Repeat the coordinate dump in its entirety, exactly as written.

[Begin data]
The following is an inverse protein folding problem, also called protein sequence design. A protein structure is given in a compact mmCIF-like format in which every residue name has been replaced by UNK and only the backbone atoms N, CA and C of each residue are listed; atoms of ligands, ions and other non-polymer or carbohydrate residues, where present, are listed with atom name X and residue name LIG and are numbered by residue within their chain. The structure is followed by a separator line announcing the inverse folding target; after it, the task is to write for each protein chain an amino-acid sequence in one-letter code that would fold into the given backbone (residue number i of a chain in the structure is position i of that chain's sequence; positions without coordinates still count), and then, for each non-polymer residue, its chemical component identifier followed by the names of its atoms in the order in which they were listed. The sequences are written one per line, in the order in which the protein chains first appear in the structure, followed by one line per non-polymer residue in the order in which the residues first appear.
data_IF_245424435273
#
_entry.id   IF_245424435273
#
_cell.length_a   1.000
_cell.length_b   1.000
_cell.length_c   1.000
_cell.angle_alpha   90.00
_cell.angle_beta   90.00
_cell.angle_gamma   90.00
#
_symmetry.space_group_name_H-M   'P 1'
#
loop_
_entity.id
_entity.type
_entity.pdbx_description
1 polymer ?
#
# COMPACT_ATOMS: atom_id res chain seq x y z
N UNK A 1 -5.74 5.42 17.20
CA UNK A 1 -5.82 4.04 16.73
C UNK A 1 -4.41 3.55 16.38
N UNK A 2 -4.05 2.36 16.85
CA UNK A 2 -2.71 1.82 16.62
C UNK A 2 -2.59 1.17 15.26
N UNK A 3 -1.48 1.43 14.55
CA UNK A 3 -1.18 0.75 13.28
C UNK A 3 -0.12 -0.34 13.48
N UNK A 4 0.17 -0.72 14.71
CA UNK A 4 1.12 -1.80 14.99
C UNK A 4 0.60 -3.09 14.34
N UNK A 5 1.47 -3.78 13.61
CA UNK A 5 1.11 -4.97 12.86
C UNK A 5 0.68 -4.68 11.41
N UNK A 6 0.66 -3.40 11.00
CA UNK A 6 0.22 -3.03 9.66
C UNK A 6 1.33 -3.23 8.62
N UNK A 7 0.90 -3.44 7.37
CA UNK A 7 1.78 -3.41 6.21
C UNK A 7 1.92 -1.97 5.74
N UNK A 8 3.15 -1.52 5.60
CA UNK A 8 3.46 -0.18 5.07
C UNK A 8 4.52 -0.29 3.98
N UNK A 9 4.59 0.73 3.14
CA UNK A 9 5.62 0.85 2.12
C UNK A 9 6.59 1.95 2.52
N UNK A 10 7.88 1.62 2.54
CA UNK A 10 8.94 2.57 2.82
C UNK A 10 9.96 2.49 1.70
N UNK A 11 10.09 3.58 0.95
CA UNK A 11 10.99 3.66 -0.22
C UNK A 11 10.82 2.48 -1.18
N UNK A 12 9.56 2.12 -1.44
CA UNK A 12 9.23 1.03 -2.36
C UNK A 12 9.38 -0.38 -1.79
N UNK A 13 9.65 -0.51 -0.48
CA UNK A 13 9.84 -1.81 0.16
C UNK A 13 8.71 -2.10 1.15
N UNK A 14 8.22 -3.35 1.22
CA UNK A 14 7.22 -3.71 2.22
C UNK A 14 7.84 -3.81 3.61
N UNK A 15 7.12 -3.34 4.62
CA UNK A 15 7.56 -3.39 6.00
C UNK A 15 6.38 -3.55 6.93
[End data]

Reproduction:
The following is an inverse protein folding problem, also called protein sequence design. A protein structure is given in a compact mmCIF-like format in which every residue name has been replaced by UNK and only the backbone atoms N, CA and C of each residue are listed; atoms of ligands, ions and other non-polymer or carbohydrate residues, where present, are listed with atom name X and residue name LIG and are numbered by residue within their chain. The structure is followed by a separator line announcing the inverse folding target; after it, the task is to write for each protein chain an amino-acid sequence in one-letter code that would fold into the given backbone (residue number i of a chain in the structure is position i of that chain's sequence; positions without coordinates still count), and then, for each non-polymer residue, its chemical component identifier followed by the names of its atoms in the order in which they were listed. The sequences are written one per line, in the order in which the protein chains first appear in the structure, followed by one line per non-polymer residue in the order in which the residues first appear.
data_IF_245424435273
#
_entry.id   IF_245424435273
#
_cell.length_a   1.000
_cell.length_b   1.000
_cell.length_c   1.000
_cell.angle_alpha   90.00
_cell.angle_beta   90.00
_cell.angle_gamma   90.00
#
_symmetry.space_group_name_H-M   'P 1'
#
loop_
_entity.id
_entity.type
_entity.pdbx_description
1 polymer ?
#
# COMPACT_ATOMS: atom_id res chain seq x y z
N UNK A 1 -5.74 5.42 17.20
CA UNK A 1 -5.82 4.04 16.73
C UNK A 1 -4.41 3.55 16.38
N UNK A 2 -4.05 2.36 16.85
CA UNK A 2 -2.71 1.82 16.62
C UNK A 2 -2.59 1.17 15.26
N UNK A 3 -1.48 1.43 14.55
CA UNK A 3 -1.18 0.75 13.28
C UNK A 3 -0.12 -0.34 13.48
N UNK A 4 0.17 -0.72 14.71
CA UNK A 4 1.12 -1.80 14.99
C UNK A 4 0.60 -3.09 14.34
N UNK A 5 1.47 -3.78 13.61
CA UNK A 5 1.11 -4.97 12.86
C UNK A 5 0.68 -4.68 11.41
N UNK A 6 0.66 -3.40 11.00
CA UNK A 6 0.22 -3.03 9.66
C UNK A 6 1.33 -3.23 8.62
N UNK A 7 0.90 -3.44 7.37
CA UNK A 7 1.78 -3.41 6.21
C UNK A 7 1.92 -1.97 5.74
N UNK A 8 3.15 -1.52 5.60
CA UNK A 8 3.46 -0.18 5.07
C UNK A 8 4.52 -0.29 3.98
N UNK A 9 4.59 0.73 3.14
CA UNK A 9 5.62 0.85 2.12
C UNK A 9 6.59 1.95 2.52
N UNK A 10 7.88 1.62 2.54
CA UNK A 10 8.94 2.57 2.82
C UNK A 10 9.96 2.49 1.70
N UNK A 11 10.09 3.58 0.95
CA UNK A 11 10.99 3.66 -0.22
C UNK A 11 10.82 2.48 -1.18
N UNK A 12 9.56 2.12 -1.44
CA UNK A 12 9.23 1.03 -2.36
C UNK A 12 9.38 -0.38 -1.79
N UNK A 13 9.65 -0.51 -0.48
CA UNK A 13 9.84 -1.81 0.16
C UNK A 13 8.71 -2.10 1.15
N UNK A 14 8.22 -3.35 1.22
CA UNK A 14 7.22 -3.71 2.22
C UNK A 14 7.84 -3.81 3.61
N UNK A 15 7.12 -3.34 4.62
CA UNK A 15 7.56 -3.39 6.00
C UNK A 15 6.38 -3.55 6.93